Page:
Dalai Lama on the key to a meaningful and happy life

“How do I find real happiness, and keep it?”

This is a question we’ve all asked ourselves. Most of us believe it involves chasing feel good emotions, like excitement and lust.

This can cause us to desire things like material objects, drugs, and passionate romance.

The problem is that these types of happiness are fleeting.

It doesn’t last long, and then you’ll be lost in a never-ending cycle of desiring those feelings over and over again.

But according to The Dalai Lama in his book The Art of Happiness, there’s a better way to to create a happier and more peaceful life:

“Sometimes when I meet old friends, it reminds me how quickly time passes. And it makes me wonder if we’ve utilized our time properly or not. Proper utilization of time is so important. While we have this body, and especially this amazing human brain, I think every minute is something precious. Our day-to-day existence is very much alive with hope, although there is no guarantee of our future. There is no guarantee that tomorrow at this time we will be here. But we are working for that purely on the basis of hope. So, we need to make the best use of our time. I believe that the proper utilization of time is this: if you can, serve other people, other sentient beings. If not, at least refrain from harming them. I think that is the whole basis of my philosophy.

So, let us reflect what is truly of value in life, what gives meaning to our lives, and set our priorities on the basis of that. The purpose of our life needs to be positive. We weren’t born with the purpose of causing trouble, harming others. For our life to be of value, I think we must develop basic good human qualities—warmth, kindness, compassion. Then our life becomes meaningful and more peaceful—happier.”

In the same book, Dalai Lama says that approaching people with the thought compassion will reduce fear and help create a positive atmosphere:

“If you approach others with the thought of compassion, that will automatically reduce fear and allow an openness with other people. It creates a positive, friendly atmosphere. With that attitude, you can approach a relationship in which you, yourself, initially create the possibility of receiving affection or a positive response from the other person. And with that attitude, even if the other person is unfriendly or doesn’t respond to you in a positive way, then at least you’ve approached the person with a feeling of openness that gives you a certain flexibility and the freedom to change your approach as needed.”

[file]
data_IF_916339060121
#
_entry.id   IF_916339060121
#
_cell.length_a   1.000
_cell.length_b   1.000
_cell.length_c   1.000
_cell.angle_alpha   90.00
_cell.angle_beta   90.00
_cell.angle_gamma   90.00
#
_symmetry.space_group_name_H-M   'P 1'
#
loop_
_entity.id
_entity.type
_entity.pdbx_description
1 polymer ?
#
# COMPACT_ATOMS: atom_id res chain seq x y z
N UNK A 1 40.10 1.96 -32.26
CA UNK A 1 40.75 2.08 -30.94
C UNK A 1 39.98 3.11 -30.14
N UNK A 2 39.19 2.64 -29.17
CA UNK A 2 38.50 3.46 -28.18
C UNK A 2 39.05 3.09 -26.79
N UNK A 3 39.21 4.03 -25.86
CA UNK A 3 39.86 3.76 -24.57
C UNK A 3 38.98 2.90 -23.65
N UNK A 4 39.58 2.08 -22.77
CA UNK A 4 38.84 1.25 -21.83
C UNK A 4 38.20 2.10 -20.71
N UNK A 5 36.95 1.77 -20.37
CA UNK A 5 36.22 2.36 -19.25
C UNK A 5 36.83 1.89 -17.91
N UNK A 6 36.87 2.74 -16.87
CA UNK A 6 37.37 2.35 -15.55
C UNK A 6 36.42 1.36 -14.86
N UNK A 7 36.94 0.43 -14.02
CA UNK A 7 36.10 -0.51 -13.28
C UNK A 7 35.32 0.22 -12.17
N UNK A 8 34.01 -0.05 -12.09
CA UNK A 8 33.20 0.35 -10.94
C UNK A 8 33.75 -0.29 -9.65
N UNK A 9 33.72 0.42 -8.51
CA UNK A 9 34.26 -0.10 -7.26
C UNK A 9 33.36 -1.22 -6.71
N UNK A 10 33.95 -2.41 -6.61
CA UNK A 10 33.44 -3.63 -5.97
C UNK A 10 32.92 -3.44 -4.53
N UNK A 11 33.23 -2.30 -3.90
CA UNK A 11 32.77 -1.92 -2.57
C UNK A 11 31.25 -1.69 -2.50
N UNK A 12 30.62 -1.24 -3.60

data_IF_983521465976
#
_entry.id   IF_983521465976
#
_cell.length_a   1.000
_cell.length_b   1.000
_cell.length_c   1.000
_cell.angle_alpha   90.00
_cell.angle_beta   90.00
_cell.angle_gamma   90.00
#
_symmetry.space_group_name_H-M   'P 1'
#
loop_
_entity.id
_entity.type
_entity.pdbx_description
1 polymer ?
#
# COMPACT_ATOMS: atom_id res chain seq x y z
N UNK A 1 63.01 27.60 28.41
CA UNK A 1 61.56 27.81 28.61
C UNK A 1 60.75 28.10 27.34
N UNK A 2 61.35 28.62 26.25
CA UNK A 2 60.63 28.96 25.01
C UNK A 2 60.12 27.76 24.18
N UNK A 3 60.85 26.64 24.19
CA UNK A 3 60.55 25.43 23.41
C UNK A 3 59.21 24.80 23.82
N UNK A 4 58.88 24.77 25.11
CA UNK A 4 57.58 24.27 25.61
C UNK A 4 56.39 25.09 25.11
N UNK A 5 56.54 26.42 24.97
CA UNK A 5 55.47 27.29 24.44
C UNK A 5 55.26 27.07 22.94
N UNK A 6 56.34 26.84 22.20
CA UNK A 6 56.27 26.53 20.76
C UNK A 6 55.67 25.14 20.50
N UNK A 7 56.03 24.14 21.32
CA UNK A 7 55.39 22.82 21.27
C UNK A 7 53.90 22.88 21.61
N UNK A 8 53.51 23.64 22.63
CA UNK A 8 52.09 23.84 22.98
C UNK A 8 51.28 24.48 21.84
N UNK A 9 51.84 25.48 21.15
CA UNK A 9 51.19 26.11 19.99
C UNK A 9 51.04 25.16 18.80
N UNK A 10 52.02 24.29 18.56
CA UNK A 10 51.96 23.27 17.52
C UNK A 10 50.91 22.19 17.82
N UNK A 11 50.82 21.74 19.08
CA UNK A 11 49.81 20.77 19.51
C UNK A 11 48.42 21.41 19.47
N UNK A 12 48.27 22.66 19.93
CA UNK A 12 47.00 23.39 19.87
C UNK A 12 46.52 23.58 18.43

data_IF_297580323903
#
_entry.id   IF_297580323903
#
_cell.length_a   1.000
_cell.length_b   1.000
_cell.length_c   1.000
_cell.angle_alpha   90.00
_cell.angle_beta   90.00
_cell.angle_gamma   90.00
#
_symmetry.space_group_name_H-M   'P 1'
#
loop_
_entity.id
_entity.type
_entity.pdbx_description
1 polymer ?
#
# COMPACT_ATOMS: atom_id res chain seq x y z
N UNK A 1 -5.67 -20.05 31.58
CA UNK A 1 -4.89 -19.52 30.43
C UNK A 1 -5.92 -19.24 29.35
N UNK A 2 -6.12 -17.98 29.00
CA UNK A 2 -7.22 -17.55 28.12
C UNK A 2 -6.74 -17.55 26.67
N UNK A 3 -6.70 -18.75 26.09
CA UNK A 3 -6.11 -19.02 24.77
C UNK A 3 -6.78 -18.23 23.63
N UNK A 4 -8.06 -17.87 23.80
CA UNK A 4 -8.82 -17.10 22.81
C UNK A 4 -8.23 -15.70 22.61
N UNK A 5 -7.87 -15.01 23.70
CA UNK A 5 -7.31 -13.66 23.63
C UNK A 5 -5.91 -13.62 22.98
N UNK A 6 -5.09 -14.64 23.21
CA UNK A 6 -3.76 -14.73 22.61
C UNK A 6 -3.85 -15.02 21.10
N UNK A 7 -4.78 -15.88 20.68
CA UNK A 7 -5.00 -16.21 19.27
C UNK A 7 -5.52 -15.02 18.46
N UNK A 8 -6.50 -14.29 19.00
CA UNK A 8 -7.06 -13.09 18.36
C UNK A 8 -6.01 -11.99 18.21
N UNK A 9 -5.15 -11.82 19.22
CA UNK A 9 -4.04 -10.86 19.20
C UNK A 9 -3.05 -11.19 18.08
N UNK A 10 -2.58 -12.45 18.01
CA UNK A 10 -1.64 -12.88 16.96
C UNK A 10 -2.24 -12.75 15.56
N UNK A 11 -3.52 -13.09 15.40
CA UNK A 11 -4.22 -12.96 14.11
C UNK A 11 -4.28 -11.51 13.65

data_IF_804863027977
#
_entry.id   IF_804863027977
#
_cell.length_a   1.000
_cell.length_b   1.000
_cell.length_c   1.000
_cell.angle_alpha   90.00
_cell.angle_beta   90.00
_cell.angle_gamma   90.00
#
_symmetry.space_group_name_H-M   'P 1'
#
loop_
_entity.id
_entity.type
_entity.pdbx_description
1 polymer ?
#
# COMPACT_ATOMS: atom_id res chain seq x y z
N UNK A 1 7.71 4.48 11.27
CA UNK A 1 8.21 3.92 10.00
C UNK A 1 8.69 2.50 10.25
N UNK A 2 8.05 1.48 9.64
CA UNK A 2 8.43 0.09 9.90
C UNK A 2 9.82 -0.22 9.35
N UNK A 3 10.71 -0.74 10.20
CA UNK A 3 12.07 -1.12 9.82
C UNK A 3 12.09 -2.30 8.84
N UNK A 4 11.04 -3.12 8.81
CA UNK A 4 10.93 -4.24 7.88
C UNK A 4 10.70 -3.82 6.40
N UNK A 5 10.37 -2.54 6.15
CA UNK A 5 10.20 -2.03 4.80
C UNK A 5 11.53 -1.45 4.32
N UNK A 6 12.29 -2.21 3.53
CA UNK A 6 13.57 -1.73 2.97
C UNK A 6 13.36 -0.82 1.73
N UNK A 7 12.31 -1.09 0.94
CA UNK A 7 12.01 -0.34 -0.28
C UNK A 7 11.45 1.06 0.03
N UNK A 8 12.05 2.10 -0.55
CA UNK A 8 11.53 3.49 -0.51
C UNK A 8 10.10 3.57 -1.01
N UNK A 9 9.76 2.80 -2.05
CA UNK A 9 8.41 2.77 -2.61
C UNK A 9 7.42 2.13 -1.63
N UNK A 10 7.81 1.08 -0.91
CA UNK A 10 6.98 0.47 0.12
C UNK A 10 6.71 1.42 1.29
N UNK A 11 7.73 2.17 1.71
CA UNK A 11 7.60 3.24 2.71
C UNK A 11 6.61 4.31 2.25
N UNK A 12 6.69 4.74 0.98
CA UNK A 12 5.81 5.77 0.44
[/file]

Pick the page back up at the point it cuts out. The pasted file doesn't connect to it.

If you’re struggling to cultivate compassion, Dalai Lama reminds us that we’re all in the same boat and that we all have a right to fulfill our aspirations of overcoming suffering and finding happiness:

“Rather, genuine compassion is based on the rationale that all human beings have an innate desire to be happy and overcome suffering, just like myself. And, just like myself, they have the natural right to fulfill this fundamental aspiration.”

Here at Hack Spirit, we’re huge fans of The Dalai Lama and the wisdom he shares. Here are more articles on The Dalai Lama:

What to think as you wake up, according to the Dalai Lama

If you’re ever questioning your self-worth, just read these words from The Dalai Lama

78 powerful Dalai Lama quotes on life, love and happiness


Lachlan Brown

Written by Lachlan Brown

I’m Lachlan Brown, the founder, and editor of Hack Spirit. I love writing practical articles that help others live a mindful and better life. I have a graduate degree in Psychology and I’ve spent the last 6 years reading and studying all I can about human psychology and practical ways to hack our mindsets. If you want to get in touch with me, hit me up on Twitter or Facebook.

A 109-year old woman reveals the number one secret to living a long and healthy life

You’ve heard of “ghosting” – here are 13 modern dating terms you need to know